The Complainant did not welcome or encourage Hurd's actions. The Complainant did not initially report Hurd's conduct to a supervisor or anyone else. On January 19, 2000, the Complainant told a co-worker, James Poehnelt, about Hurd's behavior. Subsequently, Poehnelt informed John Birbaum, the Respondent's owner. After this, Hurd's conduct became acutely threatening. On January 21, Hurd alluded to a gun he claimed to have and his ability to hurt the Complainant's husband. The Complainant did not immediately make Birbaum aware of these comments. On January 23, Hurd called the Complainant at her home and played suggestive music over the phone in lieu of speaking. After being contacted by the Complainant, Birbaum called Hurd's probation officer on January 23 to inform the officer of Hurd's actions. The Respondent suspended Hurd for the harassment on January 24, 2000. Hurd was arrested and jailed that day for a probation violation. Ultimately, Hurd was terminated on January 24.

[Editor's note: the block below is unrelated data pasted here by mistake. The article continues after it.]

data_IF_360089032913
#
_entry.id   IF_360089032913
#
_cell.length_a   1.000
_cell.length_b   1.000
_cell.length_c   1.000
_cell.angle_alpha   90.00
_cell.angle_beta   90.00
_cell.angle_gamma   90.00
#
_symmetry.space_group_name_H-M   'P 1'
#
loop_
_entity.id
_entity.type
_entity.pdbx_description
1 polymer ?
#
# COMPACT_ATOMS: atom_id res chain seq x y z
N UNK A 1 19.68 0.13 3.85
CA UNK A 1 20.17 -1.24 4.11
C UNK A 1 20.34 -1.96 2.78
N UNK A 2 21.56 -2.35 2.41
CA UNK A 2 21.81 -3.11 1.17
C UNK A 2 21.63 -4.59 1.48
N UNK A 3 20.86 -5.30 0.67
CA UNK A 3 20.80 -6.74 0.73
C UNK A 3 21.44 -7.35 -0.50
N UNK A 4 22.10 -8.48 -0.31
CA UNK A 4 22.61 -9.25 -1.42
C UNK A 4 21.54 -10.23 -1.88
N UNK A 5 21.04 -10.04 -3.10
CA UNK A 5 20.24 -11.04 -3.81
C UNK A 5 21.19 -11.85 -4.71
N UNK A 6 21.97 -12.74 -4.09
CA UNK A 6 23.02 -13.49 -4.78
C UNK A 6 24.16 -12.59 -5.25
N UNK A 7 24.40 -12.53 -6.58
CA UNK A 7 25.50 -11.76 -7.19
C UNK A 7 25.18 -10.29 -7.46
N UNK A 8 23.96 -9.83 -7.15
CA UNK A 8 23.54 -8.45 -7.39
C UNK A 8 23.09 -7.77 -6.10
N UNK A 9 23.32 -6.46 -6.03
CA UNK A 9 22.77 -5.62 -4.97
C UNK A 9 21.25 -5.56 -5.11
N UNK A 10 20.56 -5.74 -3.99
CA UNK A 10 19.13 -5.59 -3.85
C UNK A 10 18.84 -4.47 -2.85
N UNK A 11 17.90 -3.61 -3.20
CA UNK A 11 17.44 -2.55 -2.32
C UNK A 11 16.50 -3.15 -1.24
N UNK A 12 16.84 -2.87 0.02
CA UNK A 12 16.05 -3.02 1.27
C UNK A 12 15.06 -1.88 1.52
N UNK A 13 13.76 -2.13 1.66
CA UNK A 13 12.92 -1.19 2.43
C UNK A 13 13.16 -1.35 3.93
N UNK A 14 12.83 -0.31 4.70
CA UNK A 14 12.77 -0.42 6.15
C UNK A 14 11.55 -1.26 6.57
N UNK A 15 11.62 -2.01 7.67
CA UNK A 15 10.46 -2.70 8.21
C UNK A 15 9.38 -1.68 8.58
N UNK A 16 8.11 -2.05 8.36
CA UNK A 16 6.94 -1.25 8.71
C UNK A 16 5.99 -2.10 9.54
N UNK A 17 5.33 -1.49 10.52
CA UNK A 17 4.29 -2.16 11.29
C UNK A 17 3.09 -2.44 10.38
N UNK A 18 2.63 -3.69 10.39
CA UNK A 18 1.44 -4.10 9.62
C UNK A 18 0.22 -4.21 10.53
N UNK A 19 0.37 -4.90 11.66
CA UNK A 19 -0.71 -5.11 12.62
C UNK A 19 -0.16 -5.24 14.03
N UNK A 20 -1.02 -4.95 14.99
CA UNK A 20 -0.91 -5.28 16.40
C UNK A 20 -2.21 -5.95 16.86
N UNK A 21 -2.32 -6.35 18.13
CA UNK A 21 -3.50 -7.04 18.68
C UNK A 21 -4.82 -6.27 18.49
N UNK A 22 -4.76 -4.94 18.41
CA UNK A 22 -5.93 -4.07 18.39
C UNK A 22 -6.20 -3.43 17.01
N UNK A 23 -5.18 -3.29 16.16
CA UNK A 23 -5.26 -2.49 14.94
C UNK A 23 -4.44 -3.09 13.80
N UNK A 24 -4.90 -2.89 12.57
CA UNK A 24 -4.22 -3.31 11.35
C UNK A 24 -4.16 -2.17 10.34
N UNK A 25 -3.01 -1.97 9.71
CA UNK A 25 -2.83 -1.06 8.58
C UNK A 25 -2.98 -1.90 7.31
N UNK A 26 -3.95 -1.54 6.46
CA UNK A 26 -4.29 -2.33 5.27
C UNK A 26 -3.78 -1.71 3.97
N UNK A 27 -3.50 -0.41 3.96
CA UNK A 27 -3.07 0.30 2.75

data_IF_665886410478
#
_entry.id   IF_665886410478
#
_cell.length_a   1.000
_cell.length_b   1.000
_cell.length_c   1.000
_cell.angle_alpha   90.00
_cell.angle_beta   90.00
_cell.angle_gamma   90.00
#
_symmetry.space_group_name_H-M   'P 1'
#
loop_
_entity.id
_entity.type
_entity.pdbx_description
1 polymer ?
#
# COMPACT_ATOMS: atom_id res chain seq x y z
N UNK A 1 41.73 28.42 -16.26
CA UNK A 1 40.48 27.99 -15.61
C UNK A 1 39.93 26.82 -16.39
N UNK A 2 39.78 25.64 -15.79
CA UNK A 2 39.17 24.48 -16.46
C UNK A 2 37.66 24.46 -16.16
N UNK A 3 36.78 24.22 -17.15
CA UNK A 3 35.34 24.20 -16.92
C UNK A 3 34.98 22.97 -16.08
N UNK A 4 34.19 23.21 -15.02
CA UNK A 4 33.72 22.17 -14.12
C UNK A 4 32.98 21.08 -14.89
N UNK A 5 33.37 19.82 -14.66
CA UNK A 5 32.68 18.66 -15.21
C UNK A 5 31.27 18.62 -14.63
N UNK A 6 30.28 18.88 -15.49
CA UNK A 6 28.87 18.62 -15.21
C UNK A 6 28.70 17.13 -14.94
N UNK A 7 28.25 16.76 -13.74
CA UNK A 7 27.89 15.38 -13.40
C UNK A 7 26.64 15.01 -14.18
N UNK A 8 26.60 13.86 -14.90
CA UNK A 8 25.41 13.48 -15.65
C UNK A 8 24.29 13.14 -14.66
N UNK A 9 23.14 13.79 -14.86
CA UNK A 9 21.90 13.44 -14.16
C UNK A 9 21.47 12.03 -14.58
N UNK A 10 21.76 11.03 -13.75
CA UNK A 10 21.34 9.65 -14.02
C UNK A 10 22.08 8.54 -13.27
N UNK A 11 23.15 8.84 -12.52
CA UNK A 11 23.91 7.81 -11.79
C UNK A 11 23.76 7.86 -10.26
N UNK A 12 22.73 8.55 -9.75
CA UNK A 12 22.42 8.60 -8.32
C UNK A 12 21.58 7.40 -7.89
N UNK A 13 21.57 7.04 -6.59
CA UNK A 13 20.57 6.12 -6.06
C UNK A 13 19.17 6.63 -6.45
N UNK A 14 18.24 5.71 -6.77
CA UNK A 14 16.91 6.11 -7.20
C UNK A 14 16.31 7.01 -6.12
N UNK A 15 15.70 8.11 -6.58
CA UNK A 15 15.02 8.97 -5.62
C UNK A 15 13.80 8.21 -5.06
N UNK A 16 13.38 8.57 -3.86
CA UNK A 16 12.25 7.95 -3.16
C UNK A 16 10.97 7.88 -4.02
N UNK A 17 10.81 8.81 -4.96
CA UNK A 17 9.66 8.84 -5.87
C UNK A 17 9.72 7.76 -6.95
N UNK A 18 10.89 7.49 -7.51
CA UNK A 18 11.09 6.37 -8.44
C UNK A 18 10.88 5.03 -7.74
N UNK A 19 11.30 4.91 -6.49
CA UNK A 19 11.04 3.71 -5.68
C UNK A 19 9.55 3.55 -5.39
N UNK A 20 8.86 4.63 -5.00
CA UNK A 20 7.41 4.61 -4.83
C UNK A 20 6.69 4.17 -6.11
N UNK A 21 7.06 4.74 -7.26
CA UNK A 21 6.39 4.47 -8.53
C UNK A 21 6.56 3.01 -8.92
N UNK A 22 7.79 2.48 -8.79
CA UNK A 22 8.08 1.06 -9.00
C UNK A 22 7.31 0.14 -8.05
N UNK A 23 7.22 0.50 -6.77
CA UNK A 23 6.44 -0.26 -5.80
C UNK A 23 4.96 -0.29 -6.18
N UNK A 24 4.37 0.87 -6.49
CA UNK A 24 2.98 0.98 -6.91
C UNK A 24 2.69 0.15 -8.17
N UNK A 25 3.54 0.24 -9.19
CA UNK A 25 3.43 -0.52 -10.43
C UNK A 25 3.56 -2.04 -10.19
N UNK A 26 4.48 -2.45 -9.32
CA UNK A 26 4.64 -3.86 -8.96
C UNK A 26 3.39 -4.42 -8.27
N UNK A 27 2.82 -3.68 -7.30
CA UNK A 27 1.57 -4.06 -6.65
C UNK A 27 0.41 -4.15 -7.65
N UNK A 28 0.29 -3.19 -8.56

The Complainant alleges that the Respondent should be held liable because Hurd was a supervisor. The Hearing Examiner cannot agree with this characterization of the facts. Vicarious liability is applicable when a supervisor creates an actionable hostile environment. Faragher v. City of Boca Raton, 524 U.S. 775 (1998); Burlington Industries v. Ellerth, 524 U.S. 742 (1998). While Hurd may have received promotions or other rewards for his work, the record indicates that Birbaum was the Complainant's sole supervisor. Contributing to this conclusion are the facts that Birbaum was the sole owner of the Respondent, a very small business not containing the structured command hierarchies present in larger corporations. The record indicates that Hurd had no authority over the Complainant's employment status or that of any other employee. Therefore any harassing behavior on his part may not automatically be imputed to the Respondent.